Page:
I think it’s both. In the past, exclusionary zoning in the suburbs really functioned to keep poor people, less affluent people out. Today, I think the key factor is simply that wealthy, affluent people wanted to move back to cities. That’s what happens not only when wealthy people but creative people, affluent people, interesting people live in cities—they become more productive and more innovative. Cities become more attractive to high tech firms, innovative companies and creative organizations. So you have more competition for limited space. When you have more competition for limited space, the land value goes up. Then increasingly, you’ve got to be rich to afford space in a city. I think the zoning laws have contributed to it, but one thing I found interesting was that the biggest inequality, segregation and housing unaffordability occurred in New York, Los Angeles, and San Francisco—but Houston, a place that mostly doesn’t have zoning laws and building restrictions, is high on the list as well.

David Brooks wrote a column for The New York Times a few weeks ago touching on the culture of urbanites and how that relates to the wealth gap and segregated neighborhoods. Are Brooks’ assertions about how the elites have created cultural barriers to socioeconomic mobility valid?
I think it is a mistake to blame people who work hard, put work into selecting their partners and making sure their marriages work, and invest in their kids. Isn’t that what the American Dream is supposed to be about? I think the barriers are much more formal and institutional than informal.

Is the geographic divide of the American people based on socioeconomic status a result of the wealth gap or is it an underlying cause perpetuating the widening wealth gap?
They reinforce one another.

Doesn’t the clustering of innovation in a select few cities and states put places that depend less on knowledge-based economies at a disadvantage?
Well those states are going to get left behind and they’re going to grow angrier and angrier. This is what I like to call the political contradiction of American capitalism, where the things we need to grow in our economy, increasingly larger portions of the country don’t want to invest in.

How has the wealth gap affected the American people?
This gap between the rich and poor, the haves and the have-nots, is what produced the backlash that brought Donald Trump to power. Our country isn’t just divided by politics or class, it’s divided by where you live. The advantaged urban parts of the country by the coast—New York, Boston, the San Francisco Bay Area, and Los Angeles—they’re the blue areas, but the rest of America is increasingly red. The wealth gap that’s occurring in places is behind the political backlash we’re seeing in our country.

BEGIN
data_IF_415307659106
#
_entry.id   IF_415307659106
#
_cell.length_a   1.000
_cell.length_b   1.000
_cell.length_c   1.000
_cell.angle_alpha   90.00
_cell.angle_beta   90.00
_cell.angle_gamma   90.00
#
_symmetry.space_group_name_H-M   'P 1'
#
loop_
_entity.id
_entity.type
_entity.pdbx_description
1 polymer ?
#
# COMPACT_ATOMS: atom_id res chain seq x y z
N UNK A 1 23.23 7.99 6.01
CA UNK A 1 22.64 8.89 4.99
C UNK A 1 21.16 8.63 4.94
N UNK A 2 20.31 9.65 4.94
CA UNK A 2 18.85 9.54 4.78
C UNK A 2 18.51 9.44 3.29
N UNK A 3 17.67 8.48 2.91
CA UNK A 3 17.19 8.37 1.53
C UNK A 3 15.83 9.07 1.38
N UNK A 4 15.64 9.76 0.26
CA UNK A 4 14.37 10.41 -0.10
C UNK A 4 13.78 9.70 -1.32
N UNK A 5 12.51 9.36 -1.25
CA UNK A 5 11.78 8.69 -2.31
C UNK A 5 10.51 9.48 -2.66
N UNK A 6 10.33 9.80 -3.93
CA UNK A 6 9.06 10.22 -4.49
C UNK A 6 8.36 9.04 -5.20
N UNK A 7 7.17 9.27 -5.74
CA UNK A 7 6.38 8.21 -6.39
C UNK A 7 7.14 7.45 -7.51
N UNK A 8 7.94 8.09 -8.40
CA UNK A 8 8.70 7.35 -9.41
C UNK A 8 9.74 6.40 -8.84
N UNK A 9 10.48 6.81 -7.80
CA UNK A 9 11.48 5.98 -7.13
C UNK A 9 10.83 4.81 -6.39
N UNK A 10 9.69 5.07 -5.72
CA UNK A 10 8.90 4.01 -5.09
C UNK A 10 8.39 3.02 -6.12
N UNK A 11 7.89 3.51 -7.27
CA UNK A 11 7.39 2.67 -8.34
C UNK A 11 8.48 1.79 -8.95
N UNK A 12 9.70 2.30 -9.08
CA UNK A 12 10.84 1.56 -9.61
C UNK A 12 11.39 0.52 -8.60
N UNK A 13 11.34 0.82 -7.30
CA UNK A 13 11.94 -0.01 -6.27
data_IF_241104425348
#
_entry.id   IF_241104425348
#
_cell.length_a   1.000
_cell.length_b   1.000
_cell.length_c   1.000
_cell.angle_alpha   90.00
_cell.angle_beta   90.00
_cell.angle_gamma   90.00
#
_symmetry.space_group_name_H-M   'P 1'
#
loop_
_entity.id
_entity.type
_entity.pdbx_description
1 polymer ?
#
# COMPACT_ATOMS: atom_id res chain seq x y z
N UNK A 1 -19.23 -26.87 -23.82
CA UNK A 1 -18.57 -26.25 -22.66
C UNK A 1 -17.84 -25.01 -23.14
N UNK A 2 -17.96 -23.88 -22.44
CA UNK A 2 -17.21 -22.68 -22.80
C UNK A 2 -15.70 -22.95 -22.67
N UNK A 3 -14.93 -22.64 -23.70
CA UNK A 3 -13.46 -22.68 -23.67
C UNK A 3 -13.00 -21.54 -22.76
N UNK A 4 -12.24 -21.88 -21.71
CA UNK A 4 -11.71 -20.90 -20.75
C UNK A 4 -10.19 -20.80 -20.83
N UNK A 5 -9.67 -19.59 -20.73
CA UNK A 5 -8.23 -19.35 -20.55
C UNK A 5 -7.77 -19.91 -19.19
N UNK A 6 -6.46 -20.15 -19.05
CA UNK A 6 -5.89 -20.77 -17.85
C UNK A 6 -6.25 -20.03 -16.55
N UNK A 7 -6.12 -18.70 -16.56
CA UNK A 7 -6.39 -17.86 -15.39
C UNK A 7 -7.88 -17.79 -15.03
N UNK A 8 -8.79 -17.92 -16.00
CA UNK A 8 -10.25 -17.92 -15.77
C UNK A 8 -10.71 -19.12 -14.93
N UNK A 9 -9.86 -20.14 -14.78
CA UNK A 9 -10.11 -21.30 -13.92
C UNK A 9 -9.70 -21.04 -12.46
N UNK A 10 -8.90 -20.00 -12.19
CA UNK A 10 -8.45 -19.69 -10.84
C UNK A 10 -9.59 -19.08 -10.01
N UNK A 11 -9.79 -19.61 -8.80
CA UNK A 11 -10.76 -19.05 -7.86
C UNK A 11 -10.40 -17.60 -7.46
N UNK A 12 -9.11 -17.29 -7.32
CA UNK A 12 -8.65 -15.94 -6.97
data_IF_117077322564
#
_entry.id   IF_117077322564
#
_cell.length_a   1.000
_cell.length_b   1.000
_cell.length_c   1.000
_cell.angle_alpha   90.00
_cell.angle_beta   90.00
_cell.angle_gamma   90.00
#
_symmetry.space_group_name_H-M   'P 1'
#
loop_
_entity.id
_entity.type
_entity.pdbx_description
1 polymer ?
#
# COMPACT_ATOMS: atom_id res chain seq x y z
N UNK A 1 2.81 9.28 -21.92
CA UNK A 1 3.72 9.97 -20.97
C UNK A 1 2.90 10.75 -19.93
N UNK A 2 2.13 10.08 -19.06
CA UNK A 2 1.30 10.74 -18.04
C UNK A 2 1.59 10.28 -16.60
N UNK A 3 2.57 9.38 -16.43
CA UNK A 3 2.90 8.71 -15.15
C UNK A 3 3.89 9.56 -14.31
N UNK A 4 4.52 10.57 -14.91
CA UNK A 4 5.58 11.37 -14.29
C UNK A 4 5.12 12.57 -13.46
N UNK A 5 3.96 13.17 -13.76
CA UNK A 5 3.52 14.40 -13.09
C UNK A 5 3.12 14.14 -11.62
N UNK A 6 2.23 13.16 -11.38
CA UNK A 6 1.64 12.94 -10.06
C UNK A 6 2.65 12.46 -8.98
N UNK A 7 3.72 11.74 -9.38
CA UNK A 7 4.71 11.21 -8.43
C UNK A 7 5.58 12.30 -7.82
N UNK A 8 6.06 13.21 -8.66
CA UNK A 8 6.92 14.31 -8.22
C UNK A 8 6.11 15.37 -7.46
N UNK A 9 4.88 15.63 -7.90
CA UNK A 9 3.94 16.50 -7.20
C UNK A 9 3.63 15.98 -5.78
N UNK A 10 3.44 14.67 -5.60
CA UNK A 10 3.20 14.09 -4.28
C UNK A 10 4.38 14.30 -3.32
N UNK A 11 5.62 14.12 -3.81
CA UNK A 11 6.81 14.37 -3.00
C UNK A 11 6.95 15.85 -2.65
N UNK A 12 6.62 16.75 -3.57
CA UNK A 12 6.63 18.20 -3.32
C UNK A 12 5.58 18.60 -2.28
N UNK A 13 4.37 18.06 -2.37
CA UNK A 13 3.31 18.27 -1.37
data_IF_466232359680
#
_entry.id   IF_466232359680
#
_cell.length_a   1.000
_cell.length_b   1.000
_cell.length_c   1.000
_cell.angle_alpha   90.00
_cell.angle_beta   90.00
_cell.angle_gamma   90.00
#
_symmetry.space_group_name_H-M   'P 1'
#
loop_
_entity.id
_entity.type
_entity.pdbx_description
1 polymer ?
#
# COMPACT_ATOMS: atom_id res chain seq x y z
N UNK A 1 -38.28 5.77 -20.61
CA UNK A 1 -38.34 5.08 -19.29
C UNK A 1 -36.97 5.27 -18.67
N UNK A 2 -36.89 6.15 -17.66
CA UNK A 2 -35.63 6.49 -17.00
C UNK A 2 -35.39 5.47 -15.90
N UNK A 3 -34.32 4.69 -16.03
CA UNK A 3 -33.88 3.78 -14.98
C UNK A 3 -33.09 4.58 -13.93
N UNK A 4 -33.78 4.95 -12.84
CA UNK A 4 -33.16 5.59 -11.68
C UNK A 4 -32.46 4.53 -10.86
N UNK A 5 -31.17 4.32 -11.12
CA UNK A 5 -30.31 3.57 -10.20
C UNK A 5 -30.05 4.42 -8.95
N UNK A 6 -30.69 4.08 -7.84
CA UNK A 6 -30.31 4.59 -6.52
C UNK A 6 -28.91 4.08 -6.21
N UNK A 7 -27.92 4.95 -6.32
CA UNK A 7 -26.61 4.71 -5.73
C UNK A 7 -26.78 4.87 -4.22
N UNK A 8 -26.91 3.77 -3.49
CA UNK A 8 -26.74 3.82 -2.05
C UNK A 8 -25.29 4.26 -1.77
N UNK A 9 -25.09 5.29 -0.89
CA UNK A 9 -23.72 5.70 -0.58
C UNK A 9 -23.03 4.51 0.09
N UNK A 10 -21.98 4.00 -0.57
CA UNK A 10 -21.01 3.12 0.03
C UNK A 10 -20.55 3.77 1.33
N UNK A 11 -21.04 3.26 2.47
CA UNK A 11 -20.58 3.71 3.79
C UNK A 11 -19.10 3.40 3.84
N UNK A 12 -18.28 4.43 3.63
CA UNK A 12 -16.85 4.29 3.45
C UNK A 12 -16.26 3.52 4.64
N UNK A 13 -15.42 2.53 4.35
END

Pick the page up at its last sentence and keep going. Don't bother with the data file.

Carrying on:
Can we reverse this divide that’s happening between large cities and rural areas?
I think this, what I call spatial geographic inequality, is a deep fundamental characteristic of knowledge-based economies because what drives economic growth is a clustering of diverse, talented people in small areas. That’s where the basic force of economic growth comes from, so the more we cluster in New York or San Francisco or wherever, the more we drive economic growth. The more innovation we create, the more we compete for space and those housing values. The finance industry, the media industry, the music industry all cluster in certain places. I think it’s going to be very hard to counter this geographic inequality.

How do we fix this?
We’re going to have to recognize that as Americans, we live in different places. Some want to live in dense, knowledge-based areas. Others will want to live in more suburban or rural parts of the country and pay less in taxes and spend less on schools. Across the country, people are going to want different things. We’re going to have to move from a highly centralized federal system to a system where our cities, suburbs and metropolitan areas can use their tax dollars to build the kinds of communities they want. By localizing governments, you can allow places to make the most of what they have. That way, we can begin to heal the divide in our country.

Any last words?
I think this inequality, not just between classes and wealth, but between locations is going to be the big issue of our time.